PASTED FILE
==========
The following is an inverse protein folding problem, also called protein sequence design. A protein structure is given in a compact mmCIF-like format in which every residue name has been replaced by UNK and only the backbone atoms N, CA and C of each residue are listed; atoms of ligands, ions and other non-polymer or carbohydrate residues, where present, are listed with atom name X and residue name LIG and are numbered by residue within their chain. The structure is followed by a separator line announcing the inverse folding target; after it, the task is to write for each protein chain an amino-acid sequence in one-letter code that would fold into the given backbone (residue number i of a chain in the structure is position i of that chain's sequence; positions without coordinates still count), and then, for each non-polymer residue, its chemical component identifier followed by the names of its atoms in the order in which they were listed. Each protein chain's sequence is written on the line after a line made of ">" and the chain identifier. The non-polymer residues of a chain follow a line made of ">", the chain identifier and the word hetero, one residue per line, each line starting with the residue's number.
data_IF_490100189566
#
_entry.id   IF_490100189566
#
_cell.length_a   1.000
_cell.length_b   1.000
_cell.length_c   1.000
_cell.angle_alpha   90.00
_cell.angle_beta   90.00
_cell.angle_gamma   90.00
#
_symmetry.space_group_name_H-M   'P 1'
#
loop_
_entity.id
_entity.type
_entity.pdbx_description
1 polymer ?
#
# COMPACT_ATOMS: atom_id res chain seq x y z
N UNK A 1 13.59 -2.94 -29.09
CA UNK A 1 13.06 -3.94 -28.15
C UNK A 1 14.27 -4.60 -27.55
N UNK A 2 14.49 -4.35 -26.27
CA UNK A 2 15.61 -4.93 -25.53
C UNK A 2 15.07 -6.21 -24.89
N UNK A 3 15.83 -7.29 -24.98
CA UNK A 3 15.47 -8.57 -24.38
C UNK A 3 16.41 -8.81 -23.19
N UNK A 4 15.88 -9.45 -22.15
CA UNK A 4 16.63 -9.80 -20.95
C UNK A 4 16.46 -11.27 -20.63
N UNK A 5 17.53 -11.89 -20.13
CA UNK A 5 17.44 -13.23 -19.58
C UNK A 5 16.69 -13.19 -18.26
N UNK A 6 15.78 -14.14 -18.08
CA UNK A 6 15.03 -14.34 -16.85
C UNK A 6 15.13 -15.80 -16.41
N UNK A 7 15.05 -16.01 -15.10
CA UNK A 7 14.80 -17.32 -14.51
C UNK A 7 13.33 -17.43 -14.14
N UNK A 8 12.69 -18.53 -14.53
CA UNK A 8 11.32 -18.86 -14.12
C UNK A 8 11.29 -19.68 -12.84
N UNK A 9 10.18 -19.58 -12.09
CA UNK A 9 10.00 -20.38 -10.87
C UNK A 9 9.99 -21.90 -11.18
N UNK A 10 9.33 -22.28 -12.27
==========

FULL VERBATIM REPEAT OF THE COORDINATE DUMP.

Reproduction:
The following is an inverse protein folding problem, also called protein sequence design. A protein structure is given in a compact mmCIF-like format in which every residue name has been replaced by UNK and only the backbone atoms N, CA and C of each residue are listed; atoms of ligands, ions and other non-polymer or carbohydrate residues, where present, are listed with atom name X and residue name LIG and are numbered by residue within their chain. The structure is followed by a separator line announcing the inverse folding target; after it, the task is to write for each protein chain an amino-acid sequence in one-letter code that would fold into the given backbone (residue number i of a chain in the structure is position i of that chain's sequence; positions without coordinates still count), and then, for each non-polymer residue, its chemical component identifier followed by the names of its atoms in the order in which they were listed. Each protein chain's sequence is written on the line after a line made of ">" and the chain identifier. The non-polymer residues of a chain follow a line made of ">", the chain identifier and the word hetero, one residue per line, each line starting with the residue's number.
data_IF_490100189566
#
_entry.id   IF_490100189566
#
_cell.length_a   1.000
_cell.length_b   1.000
_cell.length_c   1.000
_cell.angle_alpha   90.00
_cell.angle_beta   90.00
_cell.angle_gamma   90.00
#
_symmetry.space_group_name_H-M   'P 1'
#
loop_
_entity.id
_entity.type
_entity.pdbx_description
1 polymer ?
#
# COMPACT_ATOMS: atom_id res chain seq x y z
N UNK A 1 13.59 -2.94 -29.09
CA UNK A 1 13.06 -3.94 -28.15
C UNK A 1 14.27 -4.60 -27.55
N UNK A 2 14.49 -4.35 -26.27
CA UNK A 2 15.61 -4.93 -25.53
C UNK A 2 15.07 -6.21 -24.89
N UNK A 3 15.83 -7.29 -24.98
CA UNK A 3 15.47 -8.57 -24.38
C UNK A 3 16.41 -8.81 -23.19
N UNK A 4 15.88 -9.45 -22.15
CA UNK A 4 16.63 -9.80 -20.95
C UNK A 4 16.46 -11.27 -20.63
N UNK A 5 17.53 -11.89 -20.13
CA UNK A 5 17.44 -13.23 -19.58
C UNK A 5 16.69 -13.19 -18.26
N UNK A 6 15.78 -14.14 -18.08
CA UNK A 6 15.03 -14.34 -16.85
C UNK A 6 15.13 -15.80 -16.41
N UNK A 7 15.05 -16.01 -15.10
CA UNK A 7 14.80 -17.32 -14.51
C UNK A 7 13.33 -17.43 -14.14
N UNK A 8 12.69 -18.53 -14.53
CA UNK A 8 11.32 -18.86 -14.12
C UNK A 8 11.29 -19.68 -12.84
N UNK A 9 10.18 -19.58 -12.09
CA UNK A 9 10.00 -20.38 -10.87
C UNK A 9 9.99 -21.90 -11.18
N UNK A 10 9.33 -22.28 -12.27